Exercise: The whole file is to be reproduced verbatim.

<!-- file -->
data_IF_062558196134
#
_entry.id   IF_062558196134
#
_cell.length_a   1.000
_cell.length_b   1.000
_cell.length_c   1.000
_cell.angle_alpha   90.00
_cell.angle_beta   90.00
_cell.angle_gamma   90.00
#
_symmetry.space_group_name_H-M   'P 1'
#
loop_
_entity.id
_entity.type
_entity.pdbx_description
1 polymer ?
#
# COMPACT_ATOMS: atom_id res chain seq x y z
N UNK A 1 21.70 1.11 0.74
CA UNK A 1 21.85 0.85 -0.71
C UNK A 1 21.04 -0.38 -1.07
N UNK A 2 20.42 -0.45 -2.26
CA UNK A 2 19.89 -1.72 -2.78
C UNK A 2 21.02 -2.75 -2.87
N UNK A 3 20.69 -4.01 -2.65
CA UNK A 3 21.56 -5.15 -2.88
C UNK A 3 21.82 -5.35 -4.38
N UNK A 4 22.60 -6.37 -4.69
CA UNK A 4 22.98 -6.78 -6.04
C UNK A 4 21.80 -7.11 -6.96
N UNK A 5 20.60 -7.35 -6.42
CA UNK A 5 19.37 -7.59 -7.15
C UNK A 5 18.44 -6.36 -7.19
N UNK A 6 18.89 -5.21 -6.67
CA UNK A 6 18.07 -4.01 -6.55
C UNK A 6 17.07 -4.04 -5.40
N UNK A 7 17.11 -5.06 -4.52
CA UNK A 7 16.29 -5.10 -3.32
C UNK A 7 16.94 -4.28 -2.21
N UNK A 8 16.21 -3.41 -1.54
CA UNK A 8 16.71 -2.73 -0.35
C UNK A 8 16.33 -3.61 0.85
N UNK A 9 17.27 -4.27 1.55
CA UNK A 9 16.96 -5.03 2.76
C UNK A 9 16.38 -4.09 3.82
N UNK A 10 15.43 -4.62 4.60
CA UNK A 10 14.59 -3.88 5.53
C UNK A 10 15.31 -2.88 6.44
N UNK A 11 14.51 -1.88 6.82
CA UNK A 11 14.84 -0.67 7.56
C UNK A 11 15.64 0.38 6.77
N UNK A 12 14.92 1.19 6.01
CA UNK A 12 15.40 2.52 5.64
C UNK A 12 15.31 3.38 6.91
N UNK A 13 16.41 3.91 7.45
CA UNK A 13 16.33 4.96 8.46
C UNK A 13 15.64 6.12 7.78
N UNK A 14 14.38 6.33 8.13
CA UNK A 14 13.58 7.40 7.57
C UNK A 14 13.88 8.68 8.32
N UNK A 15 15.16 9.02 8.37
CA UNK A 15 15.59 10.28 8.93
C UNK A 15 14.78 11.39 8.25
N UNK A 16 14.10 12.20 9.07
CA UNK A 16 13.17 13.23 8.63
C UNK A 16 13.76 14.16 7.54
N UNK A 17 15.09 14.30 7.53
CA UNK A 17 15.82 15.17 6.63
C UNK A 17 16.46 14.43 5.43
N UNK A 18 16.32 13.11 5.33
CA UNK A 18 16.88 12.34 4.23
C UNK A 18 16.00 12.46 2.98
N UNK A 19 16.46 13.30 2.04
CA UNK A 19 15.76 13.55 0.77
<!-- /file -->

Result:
data_IF_062558196134
#
_entry.id   IF_062558196134
#
_cell.length_a   1.000
_cell.length_b   1.000
_cell.length_c   1.000
_cell.angle_alpha   90.00
_cell.angle_beta   90.00
_cell.angle_gamma   90.00
#
_symmetry.space_group_name_H-M   'P 1'
#
loop_
_entity.id
_entity.type
_entity.pdbx_description
1 polymer ?
#
# COMPACT_ATOMS: atom_id res chain seq x y z
N UNK A 1 21.70 1.11 0.74
CA UNK A 1 21.85 0.85 -0.71
C UNK A 1 21.04 -0.38 -1.07
N UNK A 2 20.42 -0.45 -2.26
CA UNK A 2 19.89 -1.72 -2.78
C UNK A 2 21.02 -2.75 -2.87
N UNK A 3 20.69 -4.01 -2.65
CA UNK A 3 21.56 -5.15 -2.88
C UNK A 3 21.82 -5.35 -4.38
N UNK A 4 22.60 -6.37 -4.69
CA UNK A 4 22.98 -6.78 -6.04
C UNK A 4 21.80 -7.11 -6.96
N UNK A 5 20.60 -7.35 -6.42
CA UNK A 5 19.37 -7.59 -7.15
C UNK A 5 18.44 -6.36 -7.19
N UNK A 6 18.89 -5.21 -6.67
CA UNK A 6 18.07 -4.01 -6.55
C UNK A 6 17.07 -4.04 -5.40
N UNK A 7 17.11 -5.06 -4.52
CA UNK A 7 16.29 -5.10 -3.32
C UNK A 7 16.94 -4.28 -2.21
N UNK A 8 16.21 -3.41 -1.54
CA UNK A 8 16.71 -2.73 -0.35
C UNK A 8 16.33 -3.61 0.85
N UNK A 9 17.27 -4.27 1.55
CA UNK A 9 16.96 -5.03 2.76
C UNK A 9 16.38 -4.09 3.82
N UNK A 10 15.43 -4.62 4.60
CA UNK A 10 14.59 -3.88 5.53
C UNK A 10 15.31 -2.88 6.44
N UNK A 11 14.51 -1.88 6.82
CA UNK A 11 14.84 -0.67 7.56
C UNK A 11 15.64 0.38 6.77
N UNK A 12 14.92 1.19 6.01
CA UNK A 12 15.40 2.52 5.64
C UNK A 12 15.31 3.38 6.91
N UNK A 13 16.41 3.91 7.45
CA UNK A 13 16.33 4.96 8.46
C UNK A 13 15.64 6.12 7.78
N UNK A 14 14.38 6.33 8.13
CA UNK A 14 13.58 7.40 7.57
C UNK A 14 13.88 8.68 8.32
N UNK A 15 15.16 9.02 8.37
CA UNK A 15 15.59 10.28 8.93
C UNK A 15 14.78 11.39 8.25
N UNK A 16 14.10 12.20 9.07
CA UNK A 16 13.17 13.23 8.63
C UNK A 16 13.76 14.16 7.54
N UNK A 17 15.09 14.30 7.53
CA UNK A 17 15.82 15.17 6.63
C UNK A 17 16.46 14.43 5.43
N UNK A 18 16.32 13.11 5.33
CA UNK A 18 16.88 12.34 4.23
C UNK A 18 16.00 12.46 2.98
N UNK A 19 16.46 13.30 2.04
CA UNK A 19 15.76 13.55 0.77